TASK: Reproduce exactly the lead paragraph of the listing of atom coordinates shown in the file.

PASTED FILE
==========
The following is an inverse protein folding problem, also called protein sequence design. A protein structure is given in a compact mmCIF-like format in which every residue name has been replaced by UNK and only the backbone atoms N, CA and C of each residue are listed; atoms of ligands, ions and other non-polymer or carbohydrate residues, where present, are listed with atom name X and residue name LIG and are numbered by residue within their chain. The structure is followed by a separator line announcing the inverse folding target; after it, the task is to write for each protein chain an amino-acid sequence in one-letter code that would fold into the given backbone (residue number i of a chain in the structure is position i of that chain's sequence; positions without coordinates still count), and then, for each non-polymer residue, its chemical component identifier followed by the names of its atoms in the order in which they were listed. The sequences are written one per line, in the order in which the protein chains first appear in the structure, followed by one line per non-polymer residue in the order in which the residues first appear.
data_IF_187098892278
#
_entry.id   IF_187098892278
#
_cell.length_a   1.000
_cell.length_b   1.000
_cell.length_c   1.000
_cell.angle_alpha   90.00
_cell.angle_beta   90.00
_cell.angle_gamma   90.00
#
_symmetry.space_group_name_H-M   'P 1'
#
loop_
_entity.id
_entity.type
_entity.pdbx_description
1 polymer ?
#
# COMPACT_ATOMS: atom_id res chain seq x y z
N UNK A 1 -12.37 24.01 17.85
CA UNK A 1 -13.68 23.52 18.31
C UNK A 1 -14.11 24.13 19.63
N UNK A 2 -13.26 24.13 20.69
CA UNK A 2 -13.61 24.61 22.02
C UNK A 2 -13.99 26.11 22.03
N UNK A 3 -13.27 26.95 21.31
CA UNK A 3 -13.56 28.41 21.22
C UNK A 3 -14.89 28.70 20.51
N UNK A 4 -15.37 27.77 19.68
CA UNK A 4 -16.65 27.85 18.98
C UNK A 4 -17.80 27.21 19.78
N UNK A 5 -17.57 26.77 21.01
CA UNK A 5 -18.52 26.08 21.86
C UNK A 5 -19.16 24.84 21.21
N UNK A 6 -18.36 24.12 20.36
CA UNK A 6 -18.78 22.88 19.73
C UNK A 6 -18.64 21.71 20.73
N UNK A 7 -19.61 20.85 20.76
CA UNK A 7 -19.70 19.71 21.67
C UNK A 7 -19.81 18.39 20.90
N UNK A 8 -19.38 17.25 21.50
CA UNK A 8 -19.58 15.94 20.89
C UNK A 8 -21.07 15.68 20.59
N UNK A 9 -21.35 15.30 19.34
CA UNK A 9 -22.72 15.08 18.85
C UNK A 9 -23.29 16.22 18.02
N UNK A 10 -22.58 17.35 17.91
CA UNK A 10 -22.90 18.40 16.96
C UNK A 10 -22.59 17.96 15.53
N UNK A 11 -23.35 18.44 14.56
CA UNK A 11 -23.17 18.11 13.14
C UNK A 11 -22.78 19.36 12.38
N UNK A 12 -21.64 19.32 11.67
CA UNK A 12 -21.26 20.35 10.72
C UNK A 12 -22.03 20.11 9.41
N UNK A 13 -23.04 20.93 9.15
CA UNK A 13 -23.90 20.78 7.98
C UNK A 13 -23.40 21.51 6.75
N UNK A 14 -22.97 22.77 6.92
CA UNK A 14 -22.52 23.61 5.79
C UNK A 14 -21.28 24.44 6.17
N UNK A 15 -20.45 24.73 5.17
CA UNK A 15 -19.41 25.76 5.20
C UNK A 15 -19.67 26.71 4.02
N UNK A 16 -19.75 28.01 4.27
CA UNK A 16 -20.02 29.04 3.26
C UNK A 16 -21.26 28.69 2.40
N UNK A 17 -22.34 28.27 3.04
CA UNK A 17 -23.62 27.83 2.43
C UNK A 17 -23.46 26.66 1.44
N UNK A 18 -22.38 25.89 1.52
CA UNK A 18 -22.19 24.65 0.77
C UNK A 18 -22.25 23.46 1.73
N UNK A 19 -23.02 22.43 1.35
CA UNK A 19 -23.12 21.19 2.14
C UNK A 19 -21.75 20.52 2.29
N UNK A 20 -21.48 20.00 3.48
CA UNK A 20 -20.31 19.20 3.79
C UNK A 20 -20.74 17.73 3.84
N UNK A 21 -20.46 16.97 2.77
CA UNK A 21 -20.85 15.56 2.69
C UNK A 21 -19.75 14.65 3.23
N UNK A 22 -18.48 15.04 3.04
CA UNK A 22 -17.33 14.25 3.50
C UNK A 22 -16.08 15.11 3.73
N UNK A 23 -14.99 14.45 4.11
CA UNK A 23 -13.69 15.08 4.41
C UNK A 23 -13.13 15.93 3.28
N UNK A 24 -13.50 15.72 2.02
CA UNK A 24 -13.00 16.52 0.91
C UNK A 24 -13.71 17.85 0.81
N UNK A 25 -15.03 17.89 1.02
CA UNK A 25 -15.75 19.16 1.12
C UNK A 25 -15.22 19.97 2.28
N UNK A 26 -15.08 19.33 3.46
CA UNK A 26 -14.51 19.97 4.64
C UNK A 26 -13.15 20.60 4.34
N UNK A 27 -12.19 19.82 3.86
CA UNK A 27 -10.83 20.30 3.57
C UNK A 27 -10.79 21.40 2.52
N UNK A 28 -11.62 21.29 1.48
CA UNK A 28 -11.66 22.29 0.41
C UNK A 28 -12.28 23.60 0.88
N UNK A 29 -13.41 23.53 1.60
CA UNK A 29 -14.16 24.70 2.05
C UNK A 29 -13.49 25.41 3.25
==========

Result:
The following is an inverse protein folding problem, also called protein sequence design. A protein structure is given in a compact mmCIF-like format in which every residue name has been replaced by UNK and only the backbone atoms N, CA and C of each residue are listed; atoms of ligands, ions and other non-polymer or carbohydrate residues, where present, are listed with atom name X and residue name LIG and are numbered by residue within their chain. The structure is followed by a separator line announcing the inverse folding target; after it, the task is to write for each protein chain an amino-acid sequence in one-letter code that would fold into the given backbone (residue number i of a chain in the structure is position i of that chain's sequence; positions without coordinates still count), and then, for each non-polymer residue, its chemical component identifier followed by the names of its atoms in the order in which they were listed. The sequences are written one per line, in the order in which the protein chains first appear in the structure, followed by one line per non-polymer residue in the order in which the residues first appear.